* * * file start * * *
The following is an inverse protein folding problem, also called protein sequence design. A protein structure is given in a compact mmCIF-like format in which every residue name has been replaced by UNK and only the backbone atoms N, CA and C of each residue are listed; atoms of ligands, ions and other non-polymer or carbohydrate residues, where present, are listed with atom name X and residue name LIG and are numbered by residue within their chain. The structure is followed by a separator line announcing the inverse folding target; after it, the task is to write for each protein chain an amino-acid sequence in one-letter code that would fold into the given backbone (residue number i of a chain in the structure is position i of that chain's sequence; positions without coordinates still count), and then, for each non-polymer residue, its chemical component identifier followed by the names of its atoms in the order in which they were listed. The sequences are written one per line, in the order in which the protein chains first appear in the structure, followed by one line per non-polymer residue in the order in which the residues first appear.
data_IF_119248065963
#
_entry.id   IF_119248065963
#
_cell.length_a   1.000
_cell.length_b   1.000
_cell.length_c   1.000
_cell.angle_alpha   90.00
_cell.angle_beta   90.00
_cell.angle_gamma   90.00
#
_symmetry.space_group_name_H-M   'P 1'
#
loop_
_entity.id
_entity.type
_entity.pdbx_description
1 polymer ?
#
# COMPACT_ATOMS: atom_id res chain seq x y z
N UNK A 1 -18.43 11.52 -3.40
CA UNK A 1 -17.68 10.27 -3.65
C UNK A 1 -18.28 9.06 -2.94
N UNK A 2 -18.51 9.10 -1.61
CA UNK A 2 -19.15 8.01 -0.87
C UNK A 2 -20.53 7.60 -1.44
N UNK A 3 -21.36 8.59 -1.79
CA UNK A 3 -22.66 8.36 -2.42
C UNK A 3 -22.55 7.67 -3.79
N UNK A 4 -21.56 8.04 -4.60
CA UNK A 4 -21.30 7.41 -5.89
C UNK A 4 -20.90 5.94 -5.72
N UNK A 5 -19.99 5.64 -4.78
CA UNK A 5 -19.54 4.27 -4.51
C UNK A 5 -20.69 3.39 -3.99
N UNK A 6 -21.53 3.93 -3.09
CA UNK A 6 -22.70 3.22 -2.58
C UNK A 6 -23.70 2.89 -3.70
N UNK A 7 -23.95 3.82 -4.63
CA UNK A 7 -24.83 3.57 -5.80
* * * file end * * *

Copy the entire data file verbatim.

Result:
The following is an inverse protein folding problem, also called protein sequence design. A protein structure is given in a compact mmCIF-like format in which every residue name has been replaced by UNK and only the backbone atoms N, CA and C of each residue are listed; atoms of ligands, ions and other non-polymer or carbohydrate residues, where present, are listed with atom name X and residue name LIG and are numbered by residue within their chain. The structure is followed by a separator line announcing the inverse folding target; after it, the task is to write for each protein chain an amino-acid sequence in one-letter code that would fold into the given backbone (residue number i of a chain in the structure is position i of that chain's sequence; positions without coordinates still count), and then, for each non-polymer residue, its chemical component identifier followed by the names of its atoms in the order in which they were listed. The sequences are written one per line, in the order in which the protein chains first appear in the structure, followed by one line per non-polymer residue in the order in which the residues first appear.
data_IF_119248065963
#
_entry.id   IF_119248065963
#
_cell.length_a   1.000
_cell.length_b   1.000
_cell.length_c   1.000
_cell.angle_alpha   90.00
_cell.angle_beta   90.00
_cell.angle_gamma   90.00
#
_symmetry.space_group_name_H-M   'P 1'
#
loop_
_entity.id
_entity.type
_entity.pdbx_description
1 polymer ?
#
# COMPACT_ATOMS: atom_id res chain seq x y z
N UNK A 1 -18.43 11.52 -3.40
CA UNK A 1 -17.68 10.27 -3.65
C UNK A 1 -18.28 9.06 -2.94
N UNK A 2 -18.51 9.10 -1.61
CA UNK A 2 -19.15 8.01 -0.87
C UNK A 2 -20.53 7.60 -1.44
N UNK A 3 -21.36 8.59 -1.79
CA UNK A 3 -22.66 8.36 -2.42
C UNK A 3 -22.55 7.67 -3.79
N UNK A 4 -21.56 8.04 -4.60
CA UNK A 4 -21.30 7.41 -5.89
C UNK A 4 -20.90 5.94 -5.72
N UNK A 5 -19.99 5.64 -4.78
CA UNK A 5 -19.54 4.27 -4.51
C UNK A 5 -20.69 3.39 -3.99
N UNK A 6 -21.53 3.93 -3.09
CA UNK A 6 -22.70 3.22 -2.58
C UNK A 6 -23.70 2.89 -3.70
N UNK A 7 -23.95 3.82 -4.63
CA UNK A 7 -24.83 3.57 -5.80